Microbiology is the science responsible for the study and analysis of microorganisms, small living things not visible to the human eye (from the Greek “μικρος” mikros “small”, “βιος” bios, “life” and “-λογία” -logía treated , study, science), also known as microbes. It is dedicated to the study of organisms that are only visible through a microscope: prokaryotes and simple eukaryotes. They are all considered living microbes microscopic, they may consist of a single cell and small cellular aggregates formed by equivalent cells (without differentiation); These may be eukaryotic (nucleated cells) such as fungi and protists, prokaryotes (cells without defined nucleus) as bacteria. However the traditional microbiology has been especially busy pathogens among bacteria, viruses and fungi, leaving other microorganisms in the hands of parasitology and other categories of biology.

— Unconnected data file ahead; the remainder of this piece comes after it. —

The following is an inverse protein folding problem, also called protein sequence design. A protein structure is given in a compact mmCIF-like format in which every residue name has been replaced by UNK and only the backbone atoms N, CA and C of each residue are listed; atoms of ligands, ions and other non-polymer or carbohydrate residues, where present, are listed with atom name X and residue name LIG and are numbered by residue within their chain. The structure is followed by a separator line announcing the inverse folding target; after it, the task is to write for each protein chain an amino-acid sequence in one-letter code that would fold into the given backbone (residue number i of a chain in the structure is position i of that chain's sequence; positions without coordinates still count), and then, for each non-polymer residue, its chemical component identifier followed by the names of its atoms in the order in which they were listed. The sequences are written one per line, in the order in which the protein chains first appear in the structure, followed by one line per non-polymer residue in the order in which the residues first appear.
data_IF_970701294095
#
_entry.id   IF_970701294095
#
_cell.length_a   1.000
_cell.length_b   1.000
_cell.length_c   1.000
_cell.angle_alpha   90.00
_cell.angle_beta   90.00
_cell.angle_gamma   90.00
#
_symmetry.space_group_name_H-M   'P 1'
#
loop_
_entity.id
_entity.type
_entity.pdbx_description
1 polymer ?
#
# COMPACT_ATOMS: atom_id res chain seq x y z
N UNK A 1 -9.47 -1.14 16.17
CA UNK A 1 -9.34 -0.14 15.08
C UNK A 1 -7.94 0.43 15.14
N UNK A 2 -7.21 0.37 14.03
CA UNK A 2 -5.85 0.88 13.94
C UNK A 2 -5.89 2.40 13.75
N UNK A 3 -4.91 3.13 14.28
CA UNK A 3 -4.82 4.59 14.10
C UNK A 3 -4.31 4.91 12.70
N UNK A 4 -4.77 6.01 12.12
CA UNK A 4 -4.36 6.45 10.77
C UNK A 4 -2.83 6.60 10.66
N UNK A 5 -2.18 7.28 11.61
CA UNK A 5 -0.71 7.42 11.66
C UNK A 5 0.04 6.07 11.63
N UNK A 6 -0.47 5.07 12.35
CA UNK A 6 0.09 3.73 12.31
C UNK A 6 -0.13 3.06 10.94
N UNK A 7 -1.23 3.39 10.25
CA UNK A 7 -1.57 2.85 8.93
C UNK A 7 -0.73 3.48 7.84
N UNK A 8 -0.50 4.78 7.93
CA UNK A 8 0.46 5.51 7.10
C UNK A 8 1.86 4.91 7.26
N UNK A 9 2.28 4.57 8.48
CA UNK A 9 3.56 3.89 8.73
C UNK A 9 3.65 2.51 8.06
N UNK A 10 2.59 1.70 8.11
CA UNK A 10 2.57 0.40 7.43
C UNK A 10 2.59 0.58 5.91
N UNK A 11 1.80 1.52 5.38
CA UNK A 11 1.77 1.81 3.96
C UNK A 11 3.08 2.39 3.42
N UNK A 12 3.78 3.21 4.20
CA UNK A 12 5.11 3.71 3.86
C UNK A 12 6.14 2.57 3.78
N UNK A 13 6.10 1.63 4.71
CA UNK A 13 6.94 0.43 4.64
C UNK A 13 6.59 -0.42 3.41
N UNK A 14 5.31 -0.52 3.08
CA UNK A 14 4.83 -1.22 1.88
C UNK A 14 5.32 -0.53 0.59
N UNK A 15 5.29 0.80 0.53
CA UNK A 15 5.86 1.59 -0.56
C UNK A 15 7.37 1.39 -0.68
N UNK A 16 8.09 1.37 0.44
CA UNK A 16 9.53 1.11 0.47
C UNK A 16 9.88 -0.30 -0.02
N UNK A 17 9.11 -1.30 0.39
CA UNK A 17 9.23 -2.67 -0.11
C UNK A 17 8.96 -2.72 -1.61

Although microbiological knowledge that is available today is very broad, much still remains to be known. New discoveries are constantly made in this field. So much so that, according to common estimates, only 1% of existing biosphere microbes have been studied so far. Therefore, although it has been over 300 years since the discovery of microorganisms, the science of microbiology is still in its infancy compared to other biological disciplines such as zoology, botany or even entomology.
Microbiology, especially pathogenic microorganisms to man, relates to categories of medicine and pathology, immunology and epidemiology.
A microorganism culture in agar.
Blood agar culture of Staphylococcus aureus.